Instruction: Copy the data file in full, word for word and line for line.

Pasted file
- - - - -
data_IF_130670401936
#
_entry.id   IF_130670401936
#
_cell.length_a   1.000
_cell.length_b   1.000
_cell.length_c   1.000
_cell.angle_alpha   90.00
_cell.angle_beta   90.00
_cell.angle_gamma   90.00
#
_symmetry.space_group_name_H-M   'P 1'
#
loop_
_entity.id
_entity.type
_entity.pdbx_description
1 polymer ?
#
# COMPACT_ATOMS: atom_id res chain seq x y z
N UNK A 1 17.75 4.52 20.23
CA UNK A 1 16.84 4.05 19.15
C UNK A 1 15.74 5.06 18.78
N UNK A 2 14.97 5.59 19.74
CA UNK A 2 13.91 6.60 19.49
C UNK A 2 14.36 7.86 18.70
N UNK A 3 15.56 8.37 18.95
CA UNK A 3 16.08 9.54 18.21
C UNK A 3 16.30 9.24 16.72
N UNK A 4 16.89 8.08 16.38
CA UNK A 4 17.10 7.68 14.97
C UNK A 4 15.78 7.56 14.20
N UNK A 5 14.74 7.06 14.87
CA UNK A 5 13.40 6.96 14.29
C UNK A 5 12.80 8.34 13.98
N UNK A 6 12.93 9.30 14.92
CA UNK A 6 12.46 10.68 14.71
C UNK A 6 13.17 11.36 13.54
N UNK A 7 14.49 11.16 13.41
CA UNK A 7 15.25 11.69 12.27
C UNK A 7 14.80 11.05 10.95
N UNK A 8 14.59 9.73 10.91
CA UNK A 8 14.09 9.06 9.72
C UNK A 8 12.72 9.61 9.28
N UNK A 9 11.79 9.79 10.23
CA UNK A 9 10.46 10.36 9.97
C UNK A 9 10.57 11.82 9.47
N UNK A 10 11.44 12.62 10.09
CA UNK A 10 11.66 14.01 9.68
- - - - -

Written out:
data_IF_130670401936
#
_entry.id   IF_130670401936
#
_cell.length_a   1.000
_cell.length_b   1.000
_cell.length_c   1.000
_cell.angle_alpha   90.00
_cell.angle_beta   90.00
_cell.angle_gamma   90.00
#
_symmetry.space_group_name_H-M   'P 1'
#
loop_
_entity.id
_entity.type
_entity.pdbx_description
1 polymer ?
#
# COMPACT_ATOMS: atom_id res chain seq x y z
N UNK A 1 17.75 4.52 20.23
CA UNK A 1 16.84 4.05 19.15
C UNK A 1 15.74 5.06 18.78
N UNK A 2 14.97 5.59 19.74
CA UNK A 2 13.91 6.60 19.49
C UNK A 2 14.36 7.86 18.70
N UNK A 3 15.56 8.37 18.95
CA UNK A 3 16.08 9.54 18.21
C UNK A 3 16.30 9.24 16.72
N UNK A 4 16.89 8.08 16.38
CA UNK A 4 17.10 7.68 14.97
C UNK A 4 15.78 7.56 14.20
N UNK A 5 14.74 7.06 14.87
CA UNK A 5 13.40 6.96 14.29
C UNK A 5 12.80 8.34 13.98
N UNK A 6 12.93 9.30 14.92
CA UNK A 6 12.46 10.68 14.71
C UNK A 6 13.17 11.36 13.54
N UNK A 7 14.49 11.16 13.41
CA UNK A 7 15.25 11.69 12.27
C UNK A 7 14.80 11.05 10.95
N UNK A 8 14.59 9.73 10.91
CA UNK A 8 14.09 9.06 9.72
C UNK A 8 12.72 9.61 9.28
N UNK A 9 11.79 9.79 10.23
CA UNK A 9 10.46 10.36 9.97
C UNK A 9 10.57 11.82 9.47
N UNK A 10 11.44 12.62 10.09
CA UNK A 10 11.66 14.01 9.68